using the arrow buttons.
by clicking on the page.
the page around when zoomed in by dragging it.
the zoom using the slider when zoomed-in.
by clicking on the zoomed-in page.
by entering text in the search field, and select "This Issue" or "All Issues"
by clicking on thumbnails to select pages, and then press the print button.
displays sections with thumbnails and descriptions.
displays a slider of thumbnails. Click on a page to jump.
allows you to browse the full archive.
about your subscription?
Buddhadharma : Fall 2008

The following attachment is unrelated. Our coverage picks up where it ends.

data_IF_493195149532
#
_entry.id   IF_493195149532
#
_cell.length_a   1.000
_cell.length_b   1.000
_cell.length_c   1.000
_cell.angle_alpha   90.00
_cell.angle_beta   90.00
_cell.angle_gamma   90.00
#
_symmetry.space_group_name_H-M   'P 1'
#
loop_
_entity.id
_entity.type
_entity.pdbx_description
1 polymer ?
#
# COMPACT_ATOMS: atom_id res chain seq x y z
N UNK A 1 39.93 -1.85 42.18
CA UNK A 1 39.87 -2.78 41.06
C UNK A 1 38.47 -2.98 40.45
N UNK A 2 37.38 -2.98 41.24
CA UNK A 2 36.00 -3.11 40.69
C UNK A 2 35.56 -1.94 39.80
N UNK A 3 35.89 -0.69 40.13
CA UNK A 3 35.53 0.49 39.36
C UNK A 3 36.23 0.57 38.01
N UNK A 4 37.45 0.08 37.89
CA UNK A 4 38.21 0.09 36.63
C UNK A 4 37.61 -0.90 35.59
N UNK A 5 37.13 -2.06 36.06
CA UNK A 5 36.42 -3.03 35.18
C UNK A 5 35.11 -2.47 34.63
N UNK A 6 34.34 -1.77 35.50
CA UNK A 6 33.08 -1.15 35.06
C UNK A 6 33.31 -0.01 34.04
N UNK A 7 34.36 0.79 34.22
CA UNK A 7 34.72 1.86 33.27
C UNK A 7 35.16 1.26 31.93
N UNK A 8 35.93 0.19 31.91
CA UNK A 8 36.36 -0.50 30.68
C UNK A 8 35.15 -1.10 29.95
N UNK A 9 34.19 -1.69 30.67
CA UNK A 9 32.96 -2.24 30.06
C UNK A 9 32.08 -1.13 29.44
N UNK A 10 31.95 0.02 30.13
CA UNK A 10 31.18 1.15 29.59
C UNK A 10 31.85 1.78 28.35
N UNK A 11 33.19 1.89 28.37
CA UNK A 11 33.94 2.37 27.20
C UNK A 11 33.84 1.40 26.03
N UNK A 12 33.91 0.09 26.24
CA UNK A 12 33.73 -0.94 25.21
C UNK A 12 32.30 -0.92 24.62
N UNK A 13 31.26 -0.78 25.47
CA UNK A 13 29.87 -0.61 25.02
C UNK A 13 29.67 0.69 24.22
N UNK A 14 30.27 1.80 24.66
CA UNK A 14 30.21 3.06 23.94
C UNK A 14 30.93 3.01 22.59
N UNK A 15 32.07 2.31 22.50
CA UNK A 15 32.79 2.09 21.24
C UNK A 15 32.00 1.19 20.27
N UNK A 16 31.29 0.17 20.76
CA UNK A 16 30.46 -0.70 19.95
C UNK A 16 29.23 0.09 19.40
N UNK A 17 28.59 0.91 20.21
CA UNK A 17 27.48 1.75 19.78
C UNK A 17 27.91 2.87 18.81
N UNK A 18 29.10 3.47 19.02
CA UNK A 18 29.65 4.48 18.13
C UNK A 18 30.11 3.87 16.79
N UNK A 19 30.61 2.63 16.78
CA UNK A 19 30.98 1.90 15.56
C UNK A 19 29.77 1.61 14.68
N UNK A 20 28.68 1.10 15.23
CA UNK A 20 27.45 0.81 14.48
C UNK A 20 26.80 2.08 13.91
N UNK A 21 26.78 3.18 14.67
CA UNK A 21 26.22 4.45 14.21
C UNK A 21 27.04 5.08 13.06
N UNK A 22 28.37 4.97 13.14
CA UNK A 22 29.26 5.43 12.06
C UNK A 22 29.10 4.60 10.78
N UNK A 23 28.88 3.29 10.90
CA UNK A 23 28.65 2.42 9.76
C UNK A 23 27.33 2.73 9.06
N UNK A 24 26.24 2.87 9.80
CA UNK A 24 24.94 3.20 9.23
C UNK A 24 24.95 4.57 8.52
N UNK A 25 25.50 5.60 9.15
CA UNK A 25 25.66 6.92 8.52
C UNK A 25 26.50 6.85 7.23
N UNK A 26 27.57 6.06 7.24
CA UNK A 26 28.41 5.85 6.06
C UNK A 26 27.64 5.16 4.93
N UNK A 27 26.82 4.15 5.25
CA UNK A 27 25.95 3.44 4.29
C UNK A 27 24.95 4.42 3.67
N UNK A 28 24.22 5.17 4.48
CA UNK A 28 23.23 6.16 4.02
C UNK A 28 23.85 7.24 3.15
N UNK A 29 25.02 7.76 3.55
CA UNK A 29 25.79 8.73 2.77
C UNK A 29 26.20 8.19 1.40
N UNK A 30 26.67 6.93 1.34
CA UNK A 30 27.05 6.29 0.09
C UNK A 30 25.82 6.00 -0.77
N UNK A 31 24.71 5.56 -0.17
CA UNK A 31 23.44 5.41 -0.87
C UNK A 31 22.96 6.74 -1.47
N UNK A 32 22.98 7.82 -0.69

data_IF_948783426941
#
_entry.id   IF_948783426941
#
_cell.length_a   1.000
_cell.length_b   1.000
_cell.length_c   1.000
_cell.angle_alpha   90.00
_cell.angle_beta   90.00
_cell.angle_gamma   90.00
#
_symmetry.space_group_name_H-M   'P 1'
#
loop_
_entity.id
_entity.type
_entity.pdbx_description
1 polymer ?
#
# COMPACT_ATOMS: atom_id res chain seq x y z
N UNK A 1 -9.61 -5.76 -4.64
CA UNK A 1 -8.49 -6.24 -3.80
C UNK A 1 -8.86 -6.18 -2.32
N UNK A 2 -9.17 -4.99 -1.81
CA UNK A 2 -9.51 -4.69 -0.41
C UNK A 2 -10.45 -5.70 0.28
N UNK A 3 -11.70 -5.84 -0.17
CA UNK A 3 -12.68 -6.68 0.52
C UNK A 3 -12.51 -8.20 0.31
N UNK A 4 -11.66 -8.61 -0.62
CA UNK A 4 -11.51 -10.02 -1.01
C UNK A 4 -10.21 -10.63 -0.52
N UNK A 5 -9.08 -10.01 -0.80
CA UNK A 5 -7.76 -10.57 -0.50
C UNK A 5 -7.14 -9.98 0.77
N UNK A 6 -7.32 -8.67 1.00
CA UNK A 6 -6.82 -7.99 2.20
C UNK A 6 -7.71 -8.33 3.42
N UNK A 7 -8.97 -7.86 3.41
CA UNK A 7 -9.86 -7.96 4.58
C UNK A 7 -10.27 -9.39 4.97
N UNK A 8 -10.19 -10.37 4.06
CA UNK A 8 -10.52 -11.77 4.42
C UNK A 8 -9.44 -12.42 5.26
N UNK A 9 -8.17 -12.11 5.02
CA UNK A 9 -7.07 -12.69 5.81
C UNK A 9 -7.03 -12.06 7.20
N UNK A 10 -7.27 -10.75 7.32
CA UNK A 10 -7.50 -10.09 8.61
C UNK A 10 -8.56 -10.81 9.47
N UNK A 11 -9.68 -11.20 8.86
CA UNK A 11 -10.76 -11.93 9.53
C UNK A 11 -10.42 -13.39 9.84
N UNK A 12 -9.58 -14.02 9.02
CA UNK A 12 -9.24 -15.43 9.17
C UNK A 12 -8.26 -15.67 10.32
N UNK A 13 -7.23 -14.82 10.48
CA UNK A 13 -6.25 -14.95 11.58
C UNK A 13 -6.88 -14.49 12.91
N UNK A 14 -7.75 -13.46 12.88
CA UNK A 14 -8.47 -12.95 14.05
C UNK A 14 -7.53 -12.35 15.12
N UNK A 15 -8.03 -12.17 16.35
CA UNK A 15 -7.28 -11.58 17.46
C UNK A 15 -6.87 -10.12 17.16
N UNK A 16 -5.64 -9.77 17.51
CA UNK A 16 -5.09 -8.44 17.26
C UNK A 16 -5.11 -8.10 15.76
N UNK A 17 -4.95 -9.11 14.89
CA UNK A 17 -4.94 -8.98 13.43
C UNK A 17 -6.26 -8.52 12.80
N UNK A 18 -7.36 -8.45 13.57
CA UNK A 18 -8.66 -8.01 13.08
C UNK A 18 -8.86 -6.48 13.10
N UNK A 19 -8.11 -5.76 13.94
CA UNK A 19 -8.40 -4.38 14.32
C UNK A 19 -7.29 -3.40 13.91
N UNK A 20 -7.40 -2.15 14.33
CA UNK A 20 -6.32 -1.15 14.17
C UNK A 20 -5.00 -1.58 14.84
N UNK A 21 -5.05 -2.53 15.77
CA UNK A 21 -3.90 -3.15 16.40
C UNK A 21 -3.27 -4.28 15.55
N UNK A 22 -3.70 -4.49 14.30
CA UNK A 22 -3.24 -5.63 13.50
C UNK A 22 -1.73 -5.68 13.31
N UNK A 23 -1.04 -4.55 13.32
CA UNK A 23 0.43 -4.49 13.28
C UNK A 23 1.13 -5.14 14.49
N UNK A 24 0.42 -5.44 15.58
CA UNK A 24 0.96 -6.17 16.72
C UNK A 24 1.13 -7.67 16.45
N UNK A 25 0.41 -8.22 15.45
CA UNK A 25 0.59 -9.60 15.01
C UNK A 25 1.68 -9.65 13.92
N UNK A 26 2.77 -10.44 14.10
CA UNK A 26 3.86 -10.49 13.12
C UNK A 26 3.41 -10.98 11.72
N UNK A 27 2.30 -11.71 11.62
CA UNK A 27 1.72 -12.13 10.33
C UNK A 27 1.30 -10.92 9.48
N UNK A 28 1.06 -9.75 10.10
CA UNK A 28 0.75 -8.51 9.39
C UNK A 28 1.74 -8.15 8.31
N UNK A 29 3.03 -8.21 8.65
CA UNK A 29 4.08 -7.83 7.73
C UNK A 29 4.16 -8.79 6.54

39 fall 2 00 8 buddhadharma: the practitioner’s quarterly very unstable, and I have very strong likes and dislikes. Really, I’m just a human being trying to figure out how to ease pain and how to become a little bit more acceptable to people around me. We are all uncut dia- monds; we’ve got rough edges.” As for being the reincarnate of a holy man, Choegyal shrugs the notion off completely. “It’s bullshit, I don’t believe it. As far as I’m concerned, it’s the greatest mistake of the century. From a Buddhist perspective, we are all reincarnates. That part I believe. But being a special person is bullshit. I don’t consider myself special. I’m just like you. I want hap- piness. I don’t want suffering. I think it was a sheer accident that I was chosen.” Having been raised under the influences of both Tibetan Buddhism and Christianity, Choegyal displays a lot of doubt when it comes to the subject of religion. “Religious tradition is here to help us—to help us transform from a rough person to a gentle person, from a selfish person to somebody who can think of other people and develop altruism. It’s all there, but it’s so twisted. Religion is fossilized and dominated by institu- tions. The wrong interpretation of freedom can destroy you, your family, and your community,” he says. “Say somebody is very angry. He doesn’t listen to reason, and his excuse for not restraining himself is to say, ‘I’m free. I can do whatever I want.’ We are becoming noble savages.” He pauses, then adds thoughtfully, “I am a very humble follower of a guy called Gautama Buddha. What he taught makes sense to me in my experience as a sixty-something- year-old man. But I don’t go to temples, nor do I say prayers at home. Going to the temple every morning is nothing. Even a dog can go to the temple. And anyone with a little bit of money can make an offering. I also don’t call myself a Bud- dhist. By labeling myself, I would have reified something that can be very easily misunderstood.” He cites Shakespeare, from Romeo and Juliet: “A rose by any other name would smell as sweet.” It’s close to midnight, and the tea that Rinchen brought us earlier is cold. “I think we have too many monks here,” Cho- egyal says, referring to the hundreds of robed young Tibetan men who mill the streets outside amid dozens of hippies, lep- ers, cows, dogs, jewelry stands, and Internet cafes. “They’re in monks’ robes, but they behave in funny ways. Their hearts are not in it. We are operating in a very peculiar situation— we are in exile. I love Tibet, and I really wish success to our cause and our people, but I’m very concerned with the way we are heading. Whatever we do in life, we have to love it or leave it. If each individual realizes his or her potential and tries to transform and becomes less selfish, I think we’ll have a wonderful future, a wonderful Tibet.” His students call him TC. He discourages any reverence toward him for being the brother of a holy man. LisakaTayamaCourTesyofuniversiTyofsanfranCisCo